3. Constrictive population: Here, the base is narrower than the older age groups, which represents low birth rates and negative population growth. Again, the sides are convex, means low death rates and high life expectancy.
  • Life expectancy:
    1. It is the average life of the people of a country. There are great variations in life expectancy between different parts of the world, mostly caused by differences in public health, medical care and diet.
    2. In India average life expectancy which used to be around 42 in 1960, steadily climbed to around 48 in 1980, 58.5 in 1990 and around 62 in 2000.
    3. Experts attribute this jump to better immunization and nutrition, coupled with prevention and treatment of infectious disease.
    4. Life expectancy of India is much lower when compared with developed countries. For instance, in Australia is 79 years, in Japan 82 years, in England 77 years, in America 78 years, in Sweden and in Canada it is 80 years.
  • Sex ratio: 
    1. Sex ratio is used to describe the number of females per 1000 of males.
    2. In the human species the ratio between males and females at birth is slightly biased towards the male sex. The natural “sex ratio at birth” is often considered to be around 105. This means that at birth on average, there are 105 males for every 100 females.
    3. Nature provides that the number of newborn males slightly outnumber newborn females because as they grow up, men are at a higher risk of dying than women not only due to sex differential in natural death rates, but also due to higher risk from external causes (accidents, injuries, violence, war, casualties etc). Thus, the sex ratio of total population is expected to equalize.
  • Some important facts according to census 2011:
    1. Sex ratio of India as per 2011 census is 940, which is improved from 933 in 2001.
    2. Declining trend of child sex ratio continues as child sex ratio was 914 in 2011. In 1981, it was 962, in 1991, it declined to 945, in 2001 to 927 and in 2011 to 914.
    3. In India, Kerala is the only state, where the number of females is more than that of the males which is 1084 females to 1000 males. In Punjab, it is 893 females to 1000 males, in haryana, it is 877 females to 1000 males.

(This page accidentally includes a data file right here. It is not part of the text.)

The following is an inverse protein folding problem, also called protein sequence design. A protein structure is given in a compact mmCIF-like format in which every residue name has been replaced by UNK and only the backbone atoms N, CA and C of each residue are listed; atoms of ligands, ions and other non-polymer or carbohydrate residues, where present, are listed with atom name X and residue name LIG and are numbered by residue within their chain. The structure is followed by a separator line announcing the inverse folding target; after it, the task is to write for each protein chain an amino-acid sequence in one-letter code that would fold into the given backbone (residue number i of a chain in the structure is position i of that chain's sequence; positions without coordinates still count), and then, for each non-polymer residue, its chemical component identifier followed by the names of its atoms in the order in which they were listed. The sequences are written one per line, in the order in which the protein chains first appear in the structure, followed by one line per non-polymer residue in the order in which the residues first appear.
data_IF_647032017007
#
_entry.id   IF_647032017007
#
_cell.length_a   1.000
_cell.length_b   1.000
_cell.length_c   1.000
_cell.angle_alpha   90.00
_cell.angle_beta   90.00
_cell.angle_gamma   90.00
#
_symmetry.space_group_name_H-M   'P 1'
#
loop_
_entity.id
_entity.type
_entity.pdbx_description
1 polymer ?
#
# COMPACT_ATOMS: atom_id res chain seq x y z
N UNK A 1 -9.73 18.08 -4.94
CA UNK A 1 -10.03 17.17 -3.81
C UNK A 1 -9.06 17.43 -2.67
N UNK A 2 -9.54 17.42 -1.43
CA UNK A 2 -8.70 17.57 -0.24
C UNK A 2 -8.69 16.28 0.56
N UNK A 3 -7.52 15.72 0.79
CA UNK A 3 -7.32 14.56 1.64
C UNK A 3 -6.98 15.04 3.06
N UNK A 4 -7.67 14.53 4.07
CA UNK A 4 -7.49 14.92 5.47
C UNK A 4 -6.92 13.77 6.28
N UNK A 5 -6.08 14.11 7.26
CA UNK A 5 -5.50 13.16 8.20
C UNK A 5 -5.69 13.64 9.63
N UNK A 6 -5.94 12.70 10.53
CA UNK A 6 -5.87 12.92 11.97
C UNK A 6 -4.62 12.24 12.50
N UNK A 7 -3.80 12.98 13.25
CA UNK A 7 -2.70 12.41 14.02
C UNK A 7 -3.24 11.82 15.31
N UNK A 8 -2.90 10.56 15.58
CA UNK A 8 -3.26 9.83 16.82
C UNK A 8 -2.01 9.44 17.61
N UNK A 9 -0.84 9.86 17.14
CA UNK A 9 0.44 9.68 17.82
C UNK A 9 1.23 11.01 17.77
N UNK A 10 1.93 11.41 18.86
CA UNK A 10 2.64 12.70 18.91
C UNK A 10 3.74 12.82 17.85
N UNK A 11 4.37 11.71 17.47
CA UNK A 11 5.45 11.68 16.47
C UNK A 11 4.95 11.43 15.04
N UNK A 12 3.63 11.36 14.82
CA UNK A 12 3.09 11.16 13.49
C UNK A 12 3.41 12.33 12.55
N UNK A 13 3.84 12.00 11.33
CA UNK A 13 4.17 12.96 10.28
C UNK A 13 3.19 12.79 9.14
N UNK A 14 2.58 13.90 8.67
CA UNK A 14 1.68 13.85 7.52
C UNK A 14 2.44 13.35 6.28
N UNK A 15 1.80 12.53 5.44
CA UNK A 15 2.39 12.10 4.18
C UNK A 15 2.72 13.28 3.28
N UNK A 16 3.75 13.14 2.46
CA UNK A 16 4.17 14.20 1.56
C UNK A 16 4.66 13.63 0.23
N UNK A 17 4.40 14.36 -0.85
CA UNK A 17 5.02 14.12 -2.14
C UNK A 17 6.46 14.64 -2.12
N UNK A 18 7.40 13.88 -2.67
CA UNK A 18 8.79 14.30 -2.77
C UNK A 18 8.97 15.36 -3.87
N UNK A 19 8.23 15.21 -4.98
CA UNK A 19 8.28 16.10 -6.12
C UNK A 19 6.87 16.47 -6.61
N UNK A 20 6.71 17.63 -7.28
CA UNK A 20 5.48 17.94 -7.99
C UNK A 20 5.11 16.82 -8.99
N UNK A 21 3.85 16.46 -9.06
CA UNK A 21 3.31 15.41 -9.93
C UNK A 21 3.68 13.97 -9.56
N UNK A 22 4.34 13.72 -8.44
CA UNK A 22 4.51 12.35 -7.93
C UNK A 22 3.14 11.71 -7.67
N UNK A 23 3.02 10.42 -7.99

4. Haryana with a sex ratio of 877 is at the bottom.
    5. Sex ratio in the country improved by 7 points, from 933 in 2001 to 940 in 2011.
    6. Child sex ratio (0-6 age group) has dropped in the country by 13 points between 2001 and 2011 (927 to 914).
  • Literacy:
    1. The working definition of literacy in the Indian census since 1991 is as follows:
    2. Literacy rate: The total percentage of the population of an area at a particular time aged seven years or above who can read and write in any language with understanding.
    3. Crude literacy rate: The total percentage of the people of an area at a particular time who can read and write with understanding, taking the total population of the area (including below seven years of age) as the denominator.

  • According to the census 2011, the rate of literacy in India was 74.04% male rate of literacy was 82.14% and female rate of literacy was 65.46 %.
  • Kerala has highest literacy rate it was 93.91%.
  • The female literacy rate of Kerala was 91.98 %, which is also the highest in India.
  • The lowest female literacy rate was in Rajasthan, it was only 52.66%. In Punjab, the female literacy rate was 71.34%. In Haryana, it was 66.77% and in Himachal Pradesh, it was 76.6%.
  • It may be noted that all the states and union territories have shown increase in literacy rate during 2001 to 2011.
  • Sectors of economy: The modern economy can be divided into three sectors that reflect the economic development of that society.
    1. Primary/agricultural sector: The primary sector involves all those activities where there is the direct use of natural resources as agriculture, forestry, fishing, fuels, metals, minerals, etc. In some economies, mining activities are considered a part of secondary sector and some where mining is the part of the primary sector.
    2. Secondary/manufacturing sector: It involves the transformation of raw materials into goods. Raw materials are procured from primary sector. Ex converting wood into furniture, steel into cars etc.
    3. Service/tertiary sector: It involves the supplying of services to consumers and businesses. This sector provides services to the general population and businesses. Ex banking, transport, tourism, insurance, education etc.